"In Kashmir, papier mache is an ancestral art form and I've been attracted towards it since childhood."
"I was born in Kashmir in 1991. Those who know me well describe me as calm, hardworking, relaxed and caring.
"In Kashmir, papier mache is an ancestral art form and I've been attracted towards it since childhood. I realized that this craft is 450 years old and needs the attention of the young generation. My father taught me, and also my siblings and other artisans who came to collaborate with us.
"Learning anything needs practice and focus. Without practice and focusing, I don't believe it is possible to learn anything. I also believe there are no masters of a craft — we focus and learn new things every day.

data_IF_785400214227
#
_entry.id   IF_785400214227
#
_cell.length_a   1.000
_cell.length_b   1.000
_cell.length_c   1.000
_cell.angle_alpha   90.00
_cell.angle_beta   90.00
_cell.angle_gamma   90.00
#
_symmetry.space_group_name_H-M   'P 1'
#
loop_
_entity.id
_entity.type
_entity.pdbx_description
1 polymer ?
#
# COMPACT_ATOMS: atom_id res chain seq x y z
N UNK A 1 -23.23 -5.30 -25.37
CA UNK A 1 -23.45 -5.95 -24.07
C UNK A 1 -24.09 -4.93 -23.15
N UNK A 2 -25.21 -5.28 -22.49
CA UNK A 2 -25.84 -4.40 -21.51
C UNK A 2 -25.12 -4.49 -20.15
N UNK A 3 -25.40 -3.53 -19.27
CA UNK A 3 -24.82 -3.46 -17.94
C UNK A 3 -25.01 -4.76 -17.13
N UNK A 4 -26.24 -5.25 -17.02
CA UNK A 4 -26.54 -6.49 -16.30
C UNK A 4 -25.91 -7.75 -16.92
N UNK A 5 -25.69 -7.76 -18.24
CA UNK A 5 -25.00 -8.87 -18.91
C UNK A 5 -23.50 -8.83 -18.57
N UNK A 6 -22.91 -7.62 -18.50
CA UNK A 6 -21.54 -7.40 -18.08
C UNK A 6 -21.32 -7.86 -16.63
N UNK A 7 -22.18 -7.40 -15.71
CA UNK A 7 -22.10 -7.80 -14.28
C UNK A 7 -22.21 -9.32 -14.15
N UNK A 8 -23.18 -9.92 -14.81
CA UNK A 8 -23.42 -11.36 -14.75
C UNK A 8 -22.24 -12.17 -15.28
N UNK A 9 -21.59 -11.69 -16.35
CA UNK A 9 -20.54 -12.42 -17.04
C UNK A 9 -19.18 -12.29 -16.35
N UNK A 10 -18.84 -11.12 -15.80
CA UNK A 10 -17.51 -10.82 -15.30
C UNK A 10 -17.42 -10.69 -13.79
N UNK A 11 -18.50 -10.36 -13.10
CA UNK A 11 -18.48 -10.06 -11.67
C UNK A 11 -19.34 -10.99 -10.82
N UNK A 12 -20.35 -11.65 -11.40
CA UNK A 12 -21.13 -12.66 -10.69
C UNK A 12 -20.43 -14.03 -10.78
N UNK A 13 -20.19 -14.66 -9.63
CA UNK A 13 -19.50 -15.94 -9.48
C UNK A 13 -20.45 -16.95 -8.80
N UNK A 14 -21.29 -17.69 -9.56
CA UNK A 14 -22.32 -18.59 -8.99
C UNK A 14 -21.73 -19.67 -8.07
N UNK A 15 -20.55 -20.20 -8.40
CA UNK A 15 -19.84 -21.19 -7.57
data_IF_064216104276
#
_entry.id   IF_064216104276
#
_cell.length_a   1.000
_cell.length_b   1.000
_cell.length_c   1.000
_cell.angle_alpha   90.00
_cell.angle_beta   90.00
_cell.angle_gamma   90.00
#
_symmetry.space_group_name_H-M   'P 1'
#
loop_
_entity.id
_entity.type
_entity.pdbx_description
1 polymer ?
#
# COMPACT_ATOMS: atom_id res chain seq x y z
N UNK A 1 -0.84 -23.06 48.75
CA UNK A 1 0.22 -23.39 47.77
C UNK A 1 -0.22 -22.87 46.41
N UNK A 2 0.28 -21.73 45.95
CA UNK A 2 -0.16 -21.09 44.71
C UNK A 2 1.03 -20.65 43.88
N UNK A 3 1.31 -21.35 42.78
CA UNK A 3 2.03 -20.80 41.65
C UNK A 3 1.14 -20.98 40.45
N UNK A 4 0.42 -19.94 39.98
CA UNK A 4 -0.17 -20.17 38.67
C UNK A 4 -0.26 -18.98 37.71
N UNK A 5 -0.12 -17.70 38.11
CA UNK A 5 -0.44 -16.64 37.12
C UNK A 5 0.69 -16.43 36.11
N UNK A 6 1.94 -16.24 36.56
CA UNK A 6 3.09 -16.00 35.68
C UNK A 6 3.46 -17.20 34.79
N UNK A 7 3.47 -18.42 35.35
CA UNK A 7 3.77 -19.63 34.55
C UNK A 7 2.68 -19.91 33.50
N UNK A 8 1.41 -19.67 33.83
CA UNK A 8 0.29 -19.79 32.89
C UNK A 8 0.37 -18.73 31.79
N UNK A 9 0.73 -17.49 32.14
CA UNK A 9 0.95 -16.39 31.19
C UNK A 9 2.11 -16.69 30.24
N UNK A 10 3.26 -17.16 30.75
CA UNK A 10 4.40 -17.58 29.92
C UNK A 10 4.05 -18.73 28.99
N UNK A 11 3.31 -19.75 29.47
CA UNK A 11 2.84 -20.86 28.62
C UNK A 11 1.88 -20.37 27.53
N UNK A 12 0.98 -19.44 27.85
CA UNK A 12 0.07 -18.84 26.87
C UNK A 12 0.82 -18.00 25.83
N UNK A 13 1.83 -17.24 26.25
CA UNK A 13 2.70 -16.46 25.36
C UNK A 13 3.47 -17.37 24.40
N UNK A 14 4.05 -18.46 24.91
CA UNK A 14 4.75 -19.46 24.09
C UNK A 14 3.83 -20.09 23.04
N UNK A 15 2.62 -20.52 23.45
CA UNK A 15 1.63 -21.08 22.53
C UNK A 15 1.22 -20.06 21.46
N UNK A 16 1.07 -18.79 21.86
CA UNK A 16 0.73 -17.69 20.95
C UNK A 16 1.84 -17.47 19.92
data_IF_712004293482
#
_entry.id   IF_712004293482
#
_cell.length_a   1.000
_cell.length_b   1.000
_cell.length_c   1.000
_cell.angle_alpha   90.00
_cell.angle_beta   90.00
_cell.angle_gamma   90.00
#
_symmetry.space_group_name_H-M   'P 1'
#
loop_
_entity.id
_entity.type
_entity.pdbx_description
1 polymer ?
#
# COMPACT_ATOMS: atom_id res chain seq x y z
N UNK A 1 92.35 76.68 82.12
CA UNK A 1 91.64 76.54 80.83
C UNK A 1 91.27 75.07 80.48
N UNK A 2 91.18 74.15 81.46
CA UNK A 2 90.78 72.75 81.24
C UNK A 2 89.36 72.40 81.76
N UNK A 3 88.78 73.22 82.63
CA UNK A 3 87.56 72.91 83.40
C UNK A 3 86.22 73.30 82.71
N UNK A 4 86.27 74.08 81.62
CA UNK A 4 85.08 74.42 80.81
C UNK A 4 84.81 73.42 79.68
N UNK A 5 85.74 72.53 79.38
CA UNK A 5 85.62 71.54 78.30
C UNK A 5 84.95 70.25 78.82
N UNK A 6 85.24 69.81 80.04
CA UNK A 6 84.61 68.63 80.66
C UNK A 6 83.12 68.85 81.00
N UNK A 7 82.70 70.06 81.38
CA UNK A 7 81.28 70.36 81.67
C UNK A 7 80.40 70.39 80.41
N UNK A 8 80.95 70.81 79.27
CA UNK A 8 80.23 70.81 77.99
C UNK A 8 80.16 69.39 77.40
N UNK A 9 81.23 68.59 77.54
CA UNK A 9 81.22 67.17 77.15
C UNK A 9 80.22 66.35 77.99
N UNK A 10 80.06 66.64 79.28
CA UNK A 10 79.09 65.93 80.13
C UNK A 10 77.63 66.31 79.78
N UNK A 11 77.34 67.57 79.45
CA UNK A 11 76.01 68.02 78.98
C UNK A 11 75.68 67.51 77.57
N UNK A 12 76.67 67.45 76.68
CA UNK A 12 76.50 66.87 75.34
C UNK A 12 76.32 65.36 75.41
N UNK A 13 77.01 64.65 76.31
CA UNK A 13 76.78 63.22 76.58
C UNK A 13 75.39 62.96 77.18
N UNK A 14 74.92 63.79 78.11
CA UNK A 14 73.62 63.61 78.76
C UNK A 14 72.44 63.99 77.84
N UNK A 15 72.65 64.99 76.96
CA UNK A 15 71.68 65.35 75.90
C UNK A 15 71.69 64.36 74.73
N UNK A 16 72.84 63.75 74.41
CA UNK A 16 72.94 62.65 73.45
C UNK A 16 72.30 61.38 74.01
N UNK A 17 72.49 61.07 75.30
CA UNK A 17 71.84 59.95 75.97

"We use paper and wood. What I like best is working with colors, and I love creating new designs. I get inspiration from my father and grandfather, who both worked day and night to promote this ancestral art.
"More than 20 artisans — both men and women — now collaborate with us. The male members are the breadwinners of their families while the female artisans help support the household.
"There is an immense gratitude in doing something wonderful that not only helps yourself but also helps others. Together we want to promote our age-old art and infuse it with some new creativity."